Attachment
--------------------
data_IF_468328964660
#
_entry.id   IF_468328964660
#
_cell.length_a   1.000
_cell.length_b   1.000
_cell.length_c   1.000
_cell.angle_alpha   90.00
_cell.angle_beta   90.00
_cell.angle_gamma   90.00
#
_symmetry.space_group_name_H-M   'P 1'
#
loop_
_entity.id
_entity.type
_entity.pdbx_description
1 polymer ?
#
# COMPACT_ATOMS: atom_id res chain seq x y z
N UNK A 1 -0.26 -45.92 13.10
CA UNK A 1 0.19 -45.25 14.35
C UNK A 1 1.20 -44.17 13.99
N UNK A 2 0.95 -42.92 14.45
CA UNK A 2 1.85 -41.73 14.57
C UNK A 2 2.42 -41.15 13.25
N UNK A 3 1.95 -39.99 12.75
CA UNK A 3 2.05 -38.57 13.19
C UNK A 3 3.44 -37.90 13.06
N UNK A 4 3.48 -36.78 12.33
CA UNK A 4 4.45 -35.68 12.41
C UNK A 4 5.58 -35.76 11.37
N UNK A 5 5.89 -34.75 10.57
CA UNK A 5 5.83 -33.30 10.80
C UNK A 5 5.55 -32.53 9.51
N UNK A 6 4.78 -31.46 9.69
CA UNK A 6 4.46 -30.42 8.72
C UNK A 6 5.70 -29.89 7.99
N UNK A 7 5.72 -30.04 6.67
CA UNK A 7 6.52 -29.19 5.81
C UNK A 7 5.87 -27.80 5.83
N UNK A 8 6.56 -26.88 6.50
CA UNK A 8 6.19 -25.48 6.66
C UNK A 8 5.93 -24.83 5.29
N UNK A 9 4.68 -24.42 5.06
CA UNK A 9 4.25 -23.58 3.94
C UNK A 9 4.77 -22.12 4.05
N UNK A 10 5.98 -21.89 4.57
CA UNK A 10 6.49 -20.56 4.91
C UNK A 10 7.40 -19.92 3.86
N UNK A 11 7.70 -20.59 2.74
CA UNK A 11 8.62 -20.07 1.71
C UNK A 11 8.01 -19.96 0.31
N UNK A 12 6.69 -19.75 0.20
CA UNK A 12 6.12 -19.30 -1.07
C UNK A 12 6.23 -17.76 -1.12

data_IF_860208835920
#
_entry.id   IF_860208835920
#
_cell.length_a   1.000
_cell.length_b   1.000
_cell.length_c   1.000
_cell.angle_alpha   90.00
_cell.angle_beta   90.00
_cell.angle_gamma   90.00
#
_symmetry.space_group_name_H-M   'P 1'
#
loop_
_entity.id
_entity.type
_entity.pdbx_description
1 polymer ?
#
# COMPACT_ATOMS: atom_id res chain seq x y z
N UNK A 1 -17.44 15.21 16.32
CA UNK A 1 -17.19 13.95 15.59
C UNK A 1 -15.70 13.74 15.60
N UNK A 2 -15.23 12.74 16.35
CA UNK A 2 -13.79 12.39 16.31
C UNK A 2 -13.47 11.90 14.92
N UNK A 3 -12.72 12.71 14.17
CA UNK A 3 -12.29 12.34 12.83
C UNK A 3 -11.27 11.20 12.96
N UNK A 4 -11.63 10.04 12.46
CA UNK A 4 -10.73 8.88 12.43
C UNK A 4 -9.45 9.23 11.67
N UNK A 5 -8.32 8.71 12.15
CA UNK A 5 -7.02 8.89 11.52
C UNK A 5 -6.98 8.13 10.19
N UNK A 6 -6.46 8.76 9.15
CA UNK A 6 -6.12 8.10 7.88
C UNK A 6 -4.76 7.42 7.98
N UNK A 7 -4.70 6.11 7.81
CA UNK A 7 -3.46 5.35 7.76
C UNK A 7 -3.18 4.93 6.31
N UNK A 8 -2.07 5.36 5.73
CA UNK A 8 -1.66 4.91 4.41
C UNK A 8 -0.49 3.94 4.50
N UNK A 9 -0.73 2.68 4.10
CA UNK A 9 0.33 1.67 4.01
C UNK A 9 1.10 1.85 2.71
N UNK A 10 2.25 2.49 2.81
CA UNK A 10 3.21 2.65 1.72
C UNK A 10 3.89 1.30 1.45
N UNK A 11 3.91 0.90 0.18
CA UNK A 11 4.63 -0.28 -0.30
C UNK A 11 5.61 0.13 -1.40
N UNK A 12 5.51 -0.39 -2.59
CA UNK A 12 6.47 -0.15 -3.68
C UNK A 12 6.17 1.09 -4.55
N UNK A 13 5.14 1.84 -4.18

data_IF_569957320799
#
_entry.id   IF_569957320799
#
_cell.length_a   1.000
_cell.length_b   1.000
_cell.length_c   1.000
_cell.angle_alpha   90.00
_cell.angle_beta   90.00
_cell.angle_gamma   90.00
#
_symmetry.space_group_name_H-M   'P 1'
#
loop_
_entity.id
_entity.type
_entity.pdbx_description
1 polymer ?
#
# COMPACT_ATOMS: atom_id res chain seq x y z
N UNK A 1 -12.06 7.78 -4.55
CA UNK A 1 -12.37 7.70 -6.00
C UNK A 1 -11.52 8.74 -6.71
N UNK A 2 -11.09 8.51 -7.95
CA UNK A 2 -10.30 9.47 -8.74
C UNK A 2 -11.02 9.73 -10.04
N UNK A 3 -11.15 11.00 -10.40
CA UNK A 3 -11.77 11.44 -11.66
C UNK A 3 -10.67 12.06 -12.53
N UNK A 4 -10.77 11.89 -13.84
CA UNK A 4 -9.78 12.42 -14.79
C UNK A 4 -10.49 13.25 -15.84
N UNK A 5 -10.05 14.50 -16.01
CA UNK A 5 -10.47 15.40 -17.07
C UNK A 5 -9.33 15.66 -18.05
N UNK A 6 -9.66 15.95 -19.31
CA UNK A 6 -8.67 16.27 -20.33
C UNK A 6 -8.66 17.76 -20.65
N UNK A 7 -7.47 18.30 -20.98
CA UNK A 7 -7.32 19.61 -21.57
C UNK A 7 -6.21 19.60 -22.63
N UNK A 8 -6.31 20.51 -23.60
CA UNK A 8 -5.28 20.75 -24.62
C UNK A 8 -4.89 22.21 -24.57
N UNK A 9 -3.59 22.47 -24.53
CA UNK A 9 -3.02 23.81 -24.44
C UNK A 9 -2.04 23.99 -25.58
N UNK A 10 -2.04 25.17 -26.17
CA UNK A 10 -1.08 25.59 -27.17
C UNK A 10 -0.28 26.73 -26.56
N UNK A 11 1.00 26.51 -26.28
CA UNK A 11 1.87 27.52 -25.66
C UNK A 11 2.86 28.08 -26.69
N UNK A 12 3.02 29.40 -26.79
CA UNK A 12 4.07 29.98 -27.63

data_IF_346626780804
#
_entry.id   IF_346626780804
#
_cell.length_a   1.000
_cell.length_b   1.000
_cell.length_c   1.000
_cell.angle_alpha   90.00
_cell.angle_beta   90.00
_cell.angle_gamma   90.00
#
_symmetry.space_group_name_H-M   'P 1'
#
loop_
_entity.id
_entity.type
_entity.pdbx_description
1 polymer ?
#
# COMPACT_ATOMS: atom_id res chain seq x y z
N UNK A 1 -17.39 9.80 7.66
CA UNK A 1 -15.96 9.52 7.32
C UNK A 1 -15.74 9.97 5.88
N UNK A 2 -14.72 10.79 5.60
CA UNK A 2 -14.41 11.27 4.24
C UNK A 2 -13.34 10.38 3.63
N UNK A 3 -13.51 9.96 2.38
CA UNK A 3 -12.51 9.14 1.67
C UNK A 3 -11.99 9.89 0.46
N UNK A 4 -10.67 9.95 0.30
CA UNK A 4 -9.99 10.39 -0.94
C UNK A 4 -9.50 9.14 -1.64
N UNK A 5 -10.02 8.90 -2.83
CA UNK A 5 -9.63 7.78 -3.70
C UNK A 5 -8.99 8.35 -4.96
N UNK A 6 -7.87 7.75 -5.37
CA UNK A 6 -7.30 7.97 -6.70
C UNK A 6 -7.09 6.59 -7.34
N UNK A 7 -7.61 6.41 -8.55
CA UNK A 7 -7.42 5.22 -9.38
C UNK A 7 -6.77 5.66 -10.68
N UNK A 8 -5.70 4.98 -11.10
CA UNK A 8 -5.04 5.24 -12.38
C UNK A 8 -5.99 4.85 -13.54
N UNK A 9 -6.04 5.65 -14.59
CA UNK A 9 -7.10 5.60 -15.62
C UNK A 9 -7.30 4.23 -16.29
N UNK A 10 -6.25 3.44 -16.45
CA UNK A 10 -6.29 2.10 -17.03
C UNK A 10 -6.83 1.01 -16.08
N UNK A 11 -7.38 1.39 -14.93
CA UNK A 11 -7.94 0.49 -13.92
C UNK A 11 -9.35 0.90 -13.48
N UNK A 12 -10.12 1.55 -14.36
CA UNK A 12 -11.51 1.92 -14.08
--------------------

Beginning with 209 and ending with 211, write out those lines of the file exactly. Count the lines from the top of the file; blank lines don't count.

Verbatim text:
C UNK A 7 -6.77 5.66 -10.68
N UNK A 8 -5.70 4.98 -11.10
CA UNK A 8 -5.04 5.24 -12.38